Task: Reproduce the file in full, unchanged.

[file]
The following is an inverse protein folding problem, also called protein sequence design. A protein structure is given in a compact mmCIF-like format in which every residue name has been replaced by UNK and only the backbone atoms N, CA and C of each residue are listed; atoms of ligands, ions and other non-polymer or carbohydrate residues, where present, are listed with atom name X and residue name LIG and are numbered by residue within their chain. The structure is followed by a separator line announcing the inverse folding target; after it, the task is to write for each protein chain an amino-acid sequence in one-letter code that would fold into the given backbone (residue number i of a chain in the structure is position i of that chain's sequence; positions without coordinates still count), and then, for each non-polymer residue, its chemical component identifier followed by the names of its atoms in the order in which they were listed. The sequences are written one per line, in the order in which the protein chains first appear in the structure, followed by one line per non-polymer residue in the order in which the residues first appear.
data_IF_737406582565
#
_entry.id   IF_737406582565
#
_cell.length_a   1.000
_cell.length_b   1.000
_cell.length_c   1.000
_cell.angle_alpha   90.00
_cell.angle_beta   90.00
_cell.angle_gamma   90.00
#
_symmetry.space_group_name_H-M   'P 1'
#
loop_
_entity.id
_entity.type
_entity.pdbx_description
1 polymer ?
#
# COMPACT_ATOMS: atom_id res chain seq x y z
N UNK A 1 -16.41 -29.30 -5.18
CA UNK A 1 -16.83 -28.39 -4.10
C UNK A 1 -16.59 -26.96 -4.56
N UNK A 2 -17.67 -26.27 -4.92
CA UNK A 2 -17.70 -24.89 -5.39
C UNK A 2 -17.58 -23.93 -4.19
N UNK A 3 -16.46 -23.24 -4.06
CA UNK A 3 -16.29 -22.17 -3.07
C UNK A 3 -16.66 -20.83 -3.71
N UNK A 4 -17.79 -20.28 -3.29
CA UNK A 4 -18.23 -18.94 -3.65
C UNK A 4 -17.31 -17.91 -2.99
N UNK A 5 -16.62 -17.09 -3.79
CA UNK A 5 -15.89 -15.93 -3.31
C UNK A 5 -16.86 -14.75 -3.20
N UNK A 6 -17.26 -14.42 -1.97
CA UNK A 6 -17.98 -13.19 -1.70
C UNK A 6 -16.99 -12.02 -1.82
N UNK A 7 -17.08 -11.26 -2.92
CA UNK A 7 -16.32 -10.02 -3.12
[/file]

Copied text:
The following is an inverse protein folding problem, also called protein sequence design. A protein structure is given in a compact mmCIF-like format in which every residue name has been replaced by UNK and only the backbone atoms N, CA and C of each residue are listed; atoms of ligands, ions and other non-polymer or carbohydrate residues, where present, are listed with atom name X and residue name LIG and are numbered by residue within their chain. The structure is followed by a separator line announcing the inverse folding target; after it, the task is to write for each protein chain an amino-acid sequence in one-letter code that would fold into the given backbone (residue number i of a chain in the structure is position i of that chain's sequence; positions without coordinates still count), and then, for each non-polymer residue, its chemical component identifier followed by the names of its atoms in the order in which they were listed. The sequences are written one per line, in the order in which the protein chains first appear in the structure, followed by one line per non-polymer residue in the order in which the residues first appear.
data_IF_737406582565
#
_entry.id   IF_737406582565
#
_cell.length_a   1.000
_cell.length_b   1.000
_cell.length_c   1.000
_cell.angle_alpha   90.00
_cell.angle_beta   90.00
_cell.angle_gamma   90.00
#
_symmetry.space_group_name_H-M   'P 1'
#
loop_
_entity.id
_entity.type
_entity.pdbx_description
1 polymer ?
#
# COMPACT_ATOMS: atom_id res chain seq x y z
N UNK A 1 -16.41 -29.30 -5.18
CA UNK A 1 -16.83 -28.39 -4.10
C UNK A 1 -16.59 -26.96 -4.56
N UNK A 2 -17.67 -26.27 -4.92
CA UNK A 2 -17.70 -24.89 -5.39
C UNK A 2 -17.58 -23.93 -4.19
N UNK A 3 -16.46 -23.24 -4.06
CA UNK A 3 -16.29 -22.17 -3.07
C UNK A 3 -16.66 -20.83 -3.71
N UNK A 4 -17.79 -20.28 -3.29
CA UNK A 4 -18.23 -18.94 -3.65
C UNK A 4 -17.31 -17.91 -2.99
N UNK A 5 -16.62 -17.09 -3.79
CA UNK A 5 -15.89 -15.93 -3.31
C UNK A 5 -16.86 -14.75 -3.20
N UNK A 6 -17.26 -14.42 -1.97
CA UNK A 6 -17.98 -13.19 -1.70
C UNK A 6 -16.99 -12.02 -1.82
N UNK A 7 -17.08 -11.26 -2.92
CA UNK A 7 -16.32 -10.02 -3.12